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Wednesday, August 24, 2005

Solove vs. Kerr: The Fourth Amendment, New Technology, and Judicial Deference

4a1It’s come to fisticuffs.  Professor Orin Kerr and I have taken our many debates out of the halls of GW Law School and into the pages of a forthcoming symposium issue in Fordham Law Review. 

My piece is a short essay, entitled Fourth Amendment Codification and Professor Kerr’s Misguided Call for Judicial Deference, which critiques an article Orin wrote in Michigan Law Review about the Fourth Amendment, judicial review, and new technologies.  Orin argued that “courts should place a thumb on the scale in favor of judicial caution when technology is in flux, and should consider allowing legislatures to provide the primary rules governing law enforcement investigations involving new technologies.” 

I argue vigorously that Orin is wrong.  My essay is a short easy read, and you might find it entertaining to watch me dismantle my colleague and friend – or laugh at me for failing in the attempt.  You can be the judge.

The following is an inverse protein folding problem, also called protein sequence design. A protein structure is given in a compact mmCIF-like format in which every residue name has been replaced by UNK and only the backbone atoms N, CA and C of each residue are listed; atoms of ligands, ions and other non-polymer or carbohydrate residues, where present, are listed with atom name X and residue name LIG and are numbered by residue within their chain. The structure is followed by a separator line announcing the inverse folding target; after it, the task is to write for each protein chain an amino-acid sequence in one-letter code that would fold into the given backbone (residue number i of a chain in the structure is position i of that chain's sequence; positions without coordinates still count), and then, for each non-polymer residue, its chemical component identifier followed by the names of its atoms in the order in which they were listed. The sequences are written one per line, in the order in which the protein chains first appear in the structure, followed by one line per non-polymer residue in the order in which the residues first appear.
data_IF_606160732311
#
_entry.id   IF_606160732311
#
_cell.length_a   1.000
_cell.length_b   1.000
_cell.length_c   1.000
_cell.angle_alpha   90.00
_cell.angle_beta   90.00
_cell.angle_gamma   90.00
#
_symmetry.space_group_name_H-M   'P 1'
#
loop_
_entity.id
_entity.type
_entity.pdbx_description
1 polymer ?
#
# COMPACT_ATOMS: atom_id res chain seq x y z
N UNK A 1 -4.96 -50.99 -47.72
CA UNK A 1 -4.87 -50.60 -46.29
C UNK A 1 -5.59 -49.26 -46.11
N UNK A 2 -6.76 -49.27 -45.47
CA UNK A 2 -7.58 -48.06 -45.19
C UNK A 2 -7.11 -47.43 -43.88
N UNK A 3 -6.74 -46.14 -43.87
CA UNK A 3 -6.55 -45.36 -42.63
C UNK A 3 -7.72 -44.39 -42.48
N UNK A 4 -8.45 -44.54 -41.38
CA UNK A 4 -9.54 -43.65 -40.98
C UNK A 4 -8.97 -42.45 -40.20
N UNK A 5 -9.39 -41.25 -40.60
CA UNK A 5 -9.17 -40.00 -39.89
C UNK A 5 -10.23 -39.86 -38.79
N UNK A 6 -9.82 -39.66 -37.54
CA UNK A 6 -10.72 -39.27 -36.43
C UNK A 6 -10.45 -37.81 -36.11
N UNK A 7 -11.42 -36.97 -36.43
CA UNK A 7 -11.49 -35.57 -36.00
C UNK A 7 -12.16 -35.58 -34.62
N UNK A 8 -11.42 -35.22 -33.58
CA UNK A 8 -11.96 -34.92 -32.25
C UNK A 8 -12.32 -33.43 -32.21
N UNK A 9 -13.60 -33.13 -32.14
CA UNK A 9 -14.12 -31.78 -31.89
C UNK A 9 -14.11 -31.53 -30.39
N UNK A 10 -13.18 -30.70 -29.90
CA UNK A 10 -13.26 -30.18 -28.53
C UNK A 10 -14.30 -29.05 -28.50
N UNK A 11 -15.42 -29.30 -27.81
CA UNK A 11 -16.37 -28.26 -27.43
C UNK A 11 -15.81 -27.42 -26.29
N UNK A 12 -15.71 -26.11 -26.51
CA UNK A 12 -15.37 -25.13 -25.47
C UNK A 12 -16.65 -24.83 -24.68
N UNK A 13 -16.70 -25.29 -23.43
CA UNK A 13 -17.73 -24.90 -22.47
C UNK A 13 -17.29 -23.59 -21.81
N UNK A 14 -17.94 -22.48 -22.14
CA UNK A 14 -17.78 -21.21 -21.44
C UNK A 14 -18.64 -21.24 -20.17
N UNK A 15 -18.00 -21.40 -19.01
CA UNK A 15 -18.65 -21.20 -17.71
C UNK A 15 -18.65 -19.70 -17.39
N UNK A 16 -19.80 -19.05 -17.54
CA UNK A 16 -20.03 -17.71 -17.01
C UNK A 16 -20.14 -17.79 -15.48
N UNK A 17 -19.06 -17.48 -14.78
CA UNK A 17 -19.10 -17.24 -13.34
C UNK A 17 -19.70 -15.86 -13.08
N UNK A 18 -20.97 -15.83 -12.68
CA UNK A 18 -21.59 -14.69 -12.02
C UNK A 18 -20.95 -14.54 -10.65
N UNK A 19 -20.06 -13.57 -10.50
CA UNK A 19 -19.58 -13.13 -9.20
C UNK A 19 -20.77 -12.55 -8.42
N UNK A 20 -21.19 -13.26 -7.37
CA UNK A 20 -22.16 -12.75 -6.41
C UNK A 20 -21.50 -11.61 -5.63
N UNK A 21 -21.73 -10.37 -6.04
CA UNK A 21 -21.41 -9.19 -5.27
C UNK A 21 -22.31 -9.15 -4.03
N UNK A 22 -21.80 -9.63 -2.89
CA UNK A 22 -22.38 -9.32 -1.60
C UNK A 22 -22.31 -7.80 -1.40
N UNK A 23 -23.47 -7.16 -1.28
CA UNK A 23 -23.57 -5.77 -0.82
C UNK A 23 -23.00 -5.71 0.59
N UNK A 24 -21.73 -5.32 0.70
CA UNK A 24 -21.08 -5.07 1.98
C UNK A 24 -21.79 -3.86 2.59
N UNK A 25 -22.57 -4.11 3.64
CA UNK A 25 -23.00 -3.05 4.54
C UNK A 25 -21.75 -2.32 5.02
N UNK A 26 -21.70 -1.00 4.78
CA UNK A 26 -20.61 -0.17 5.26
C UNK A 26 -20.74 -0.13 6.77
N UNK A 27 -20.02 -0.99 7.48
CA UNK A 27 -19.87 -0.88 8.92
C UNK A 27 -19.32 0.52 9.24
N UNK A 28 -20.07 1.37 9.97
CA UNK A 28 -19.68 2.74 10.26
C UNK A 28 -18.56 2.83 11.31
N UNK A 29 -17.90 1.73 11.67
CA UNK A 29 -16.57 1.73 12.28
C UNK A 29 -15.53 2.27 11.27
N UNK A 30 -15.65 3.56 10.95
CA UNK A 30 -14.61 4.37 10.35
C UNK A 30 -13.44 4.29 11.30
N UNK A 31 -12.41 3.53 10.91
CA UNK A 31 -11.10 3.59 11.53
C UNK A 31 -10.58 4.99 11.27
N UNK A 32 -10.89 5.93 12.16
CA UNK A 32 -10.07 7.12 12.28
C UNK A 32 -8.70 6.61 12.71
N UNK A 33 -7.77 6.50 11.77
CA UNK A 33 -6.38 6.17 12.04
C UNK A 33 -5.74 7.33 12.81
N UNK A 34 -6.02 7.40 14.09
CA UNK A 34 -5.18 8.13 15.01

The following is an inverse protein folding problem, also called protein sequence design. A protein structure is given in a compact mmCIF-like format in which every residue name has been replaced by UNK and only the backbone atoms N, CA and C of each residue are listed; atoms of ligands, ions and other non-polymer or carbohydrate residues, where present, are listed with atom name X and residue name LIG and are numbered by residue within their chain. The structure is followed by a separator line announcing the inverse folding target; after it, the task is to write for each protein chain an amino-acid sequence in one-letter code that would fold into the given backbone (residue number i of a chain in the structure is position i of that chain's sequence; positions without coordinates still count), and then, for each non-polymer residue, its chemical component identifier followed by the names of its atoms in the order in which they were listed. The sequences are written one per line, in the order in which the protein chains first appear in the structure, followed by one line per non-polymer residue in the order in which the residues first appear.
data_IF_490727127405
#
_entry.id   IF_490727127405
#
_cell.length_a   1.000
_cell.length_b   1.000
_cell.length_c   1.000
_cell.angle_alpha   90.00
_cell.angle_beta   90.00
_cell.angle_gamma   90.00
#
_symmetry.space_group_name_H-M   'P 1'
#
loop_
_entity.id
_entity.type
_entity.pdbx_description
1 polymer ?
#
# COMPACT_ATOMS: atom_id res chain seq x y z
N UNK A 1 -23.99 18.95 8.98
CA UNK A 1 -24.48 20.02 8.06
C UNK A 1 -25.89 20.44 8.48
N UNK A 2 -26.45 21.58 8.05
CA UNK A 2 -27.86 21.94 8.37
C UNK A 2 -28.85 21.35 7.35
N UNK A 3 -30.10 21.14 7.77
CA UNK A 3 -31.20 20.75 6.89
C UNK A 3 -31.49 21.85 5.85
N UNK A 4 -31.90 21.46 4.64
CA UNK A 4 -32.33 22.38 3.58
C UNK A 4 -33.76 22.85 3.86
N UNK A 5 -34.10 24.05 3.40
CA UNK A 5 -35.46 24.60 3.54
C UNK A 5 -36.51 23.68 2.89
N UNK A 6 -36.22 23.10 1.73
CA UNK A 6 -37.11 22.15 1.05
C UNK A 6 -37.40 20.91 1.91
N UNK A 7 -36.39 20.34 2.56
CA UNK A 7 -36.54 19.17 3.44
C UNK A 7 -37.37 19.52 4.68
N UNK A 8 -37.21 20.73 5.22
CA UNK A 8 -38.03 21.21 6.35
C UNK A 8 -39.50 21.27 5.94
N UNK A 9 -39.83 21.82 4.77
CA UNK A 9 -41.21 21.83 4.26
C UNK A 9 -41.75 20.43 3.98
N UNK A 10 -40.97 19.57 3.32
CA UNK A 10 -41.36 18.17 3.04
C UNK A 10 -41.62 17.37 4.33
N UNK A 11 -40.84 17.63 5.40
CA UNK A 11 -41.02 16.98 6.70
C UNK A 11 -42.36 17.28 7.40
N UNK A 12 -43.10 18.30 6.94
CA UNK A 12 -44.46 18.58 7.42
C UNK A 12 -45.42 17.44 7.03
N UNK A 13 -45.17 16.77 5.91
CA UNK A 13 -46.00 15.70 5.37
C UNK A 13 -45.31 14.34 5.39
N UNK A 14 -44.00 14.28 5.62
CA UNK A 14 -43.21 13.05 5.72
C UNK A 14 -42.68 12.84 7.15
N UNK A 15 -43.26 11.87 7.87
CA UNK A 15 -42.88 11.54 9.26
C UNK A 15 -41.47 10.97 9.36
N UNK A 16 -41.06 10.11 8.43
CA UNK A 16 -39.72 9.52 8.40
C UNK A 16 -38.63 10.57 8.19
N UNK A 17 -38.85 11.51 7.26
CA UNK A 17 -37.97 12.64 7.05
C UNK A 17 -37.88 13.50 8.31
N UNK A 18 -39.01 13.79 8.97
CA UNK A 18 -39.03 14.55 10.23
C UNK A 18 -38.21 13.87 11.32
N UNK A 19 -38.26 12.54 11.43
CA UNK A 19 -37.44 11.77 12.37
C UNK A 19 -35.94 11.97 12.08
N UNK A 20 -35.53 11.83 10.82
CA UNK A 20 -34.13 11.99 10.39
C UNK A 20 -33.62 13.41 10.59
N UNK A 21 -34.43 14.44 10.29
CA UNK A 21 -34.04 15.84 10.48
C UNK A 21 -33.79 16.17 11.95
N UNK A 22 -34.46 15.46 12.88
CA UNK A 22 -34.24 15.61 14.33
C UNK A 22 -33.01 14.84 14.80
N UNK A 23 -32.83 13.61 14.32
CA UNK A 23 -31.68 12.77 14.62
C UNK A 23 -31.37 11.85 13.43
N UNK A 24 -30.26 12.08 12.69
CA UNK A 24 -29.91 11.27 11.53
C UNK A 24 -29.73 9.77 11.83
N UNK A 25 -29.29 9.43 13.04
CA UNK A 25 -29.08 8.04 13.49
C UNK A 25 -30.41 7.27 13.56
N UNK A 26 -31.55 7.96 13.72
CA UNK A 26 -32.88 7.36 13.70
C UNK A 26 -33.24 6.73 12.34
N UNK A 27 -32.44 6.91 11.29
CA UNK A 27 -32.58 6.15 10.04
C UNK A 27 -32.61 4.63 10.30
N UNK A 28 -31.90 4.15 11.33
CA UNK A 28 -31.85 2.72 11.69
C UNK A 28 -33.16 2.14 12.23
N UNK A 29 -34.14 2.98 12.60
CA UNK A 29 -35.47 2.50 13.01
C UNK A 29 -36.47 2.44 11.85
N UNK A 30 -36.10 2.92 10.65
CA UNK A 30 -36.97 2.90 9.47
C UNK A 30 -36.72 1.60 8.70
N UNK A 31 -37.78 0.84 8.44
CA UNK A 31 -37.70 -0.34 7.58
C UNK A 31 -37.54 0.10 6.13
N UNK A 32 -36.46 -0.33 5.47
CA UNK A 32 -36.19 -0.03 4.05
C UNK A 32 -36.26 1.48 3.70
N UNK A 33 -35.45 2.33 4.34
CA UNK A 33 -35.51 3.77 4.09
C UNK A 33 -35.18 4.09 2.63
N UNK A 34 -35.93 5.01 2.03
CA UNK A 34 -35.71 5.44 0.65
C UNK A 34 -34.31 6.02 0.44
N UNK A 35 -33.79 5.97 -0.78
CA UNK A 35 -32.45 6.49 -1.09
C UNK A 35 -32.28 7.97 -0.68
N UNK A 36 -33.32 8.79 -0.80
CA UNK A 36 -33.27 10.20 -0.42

And Orin, of course, wanted to have the final word, so read his short reply essay to my attack, which will also appear in the Fordham Law Review.   

In the end, my scorecard has me winning by TKO.  Orin’s scorecard, surprisingly, has him winning by TKO.  So to settle this thing, let us know what you’ve got down on your scorecard. 

Posted by Daniel Solove on August 24, 2005 at 10:43 AM in Constitutional thoughts, Criminal Law, Daniel Solove, Information and Technology | Permalink


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